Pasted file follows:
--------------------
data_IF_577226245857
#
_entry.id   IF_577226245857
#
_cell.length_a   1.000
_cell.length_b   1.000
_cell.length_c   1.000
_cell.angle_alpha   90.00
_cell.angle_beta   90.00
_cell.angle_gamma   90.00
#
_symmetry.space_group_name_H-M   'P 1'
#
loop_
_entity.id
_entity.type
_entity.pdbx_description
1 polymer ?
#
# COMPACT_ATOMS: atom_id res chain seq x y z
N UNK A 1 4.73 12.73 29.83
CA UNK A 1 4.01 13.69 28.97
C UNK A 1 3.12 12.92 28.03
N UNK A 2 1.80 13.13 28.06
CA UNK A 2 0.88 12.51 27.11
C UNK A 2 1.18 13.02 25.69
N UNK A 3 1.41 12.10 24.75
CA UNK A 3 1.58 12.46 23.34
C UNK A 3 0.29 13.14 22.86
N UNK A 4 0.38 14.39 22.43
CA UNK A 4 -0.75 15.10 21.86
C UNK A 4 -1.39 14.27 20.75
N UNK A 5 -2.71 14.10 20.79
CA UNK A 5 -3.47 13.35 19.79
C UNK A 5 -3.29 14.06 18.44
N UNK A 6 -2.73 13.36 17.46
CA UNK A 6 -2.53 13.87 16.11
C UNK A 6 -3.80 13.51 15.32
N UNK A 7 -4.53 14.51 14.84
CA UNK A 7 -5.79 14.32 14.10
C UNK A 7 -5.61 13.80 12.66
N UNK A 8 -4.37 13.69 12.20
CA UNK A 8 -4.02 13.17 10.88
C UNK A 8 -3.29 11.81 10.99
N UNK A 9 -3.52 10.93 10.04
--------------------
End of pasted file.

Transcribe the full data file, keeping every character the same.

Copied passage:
data_IF_577226245857
#
_entry.id   IF_577226245857
#
_cell.length_a   1.000
_cell.length_b   1.000
_cell.length_c   1.000
_cell.angle_alpha   90.00
_cell.angle_beta   90.00
_cell.angle_gamma   90.00
#
_symmetry.space_group_name_H-M   'P 1'
#
loop_
_entity.id
_entity.type
_entity.pdbx_description
1 polymer ?
#
# COMPACT_ATOMS: atom_id res chain seq x y z
N UNK A 1 4.73 12.73 29.83
CA UNK A 1 4.01 13.69 28.97
C UNK A 1 3.12 12.92 28.03
N UNK A 2 1.80 13.13 28.06
CA UNK A 2 0.88 12.51 27.11
C UNK A 2 1.18 13.02 25.69
N UNK A 3 1.41 12.10 24.75
CA UNK A 3 1.58 12.46 23.34
C UNK A 3 0.29 13.14 22.86
N UNK A 4 0.38 14.39 22.43
CA UNK A 4 -0.75 15.10 21.86
C UNK A 4 -1.39 14.27 20.75
N UNK A 5 -2.71 14.10 20.79
CA UNK A 5 -3.47 13.35 19.79
C UNK A 5 -3.29 14.06 18.44
N UNK A 6 -2.73 13.36 17.46
CA UNK A 6 -2.53 13.87 16.11
C UNK A 6 -3.80 13.51 15.32
N UNK A 7 -4.53 14.51 14.84
CA UNK A 7 -5.79 14.32 14.10
C UNK A 7 -5.61 13.80 12.66
N UNK A 8 -4.37 13.69 12.20
CA UNK A 8 -4.02 13.17 10.88
C UNK A 8 -3.29 11.81 10.99
N UNK A 9 -3.52 10.93 10.04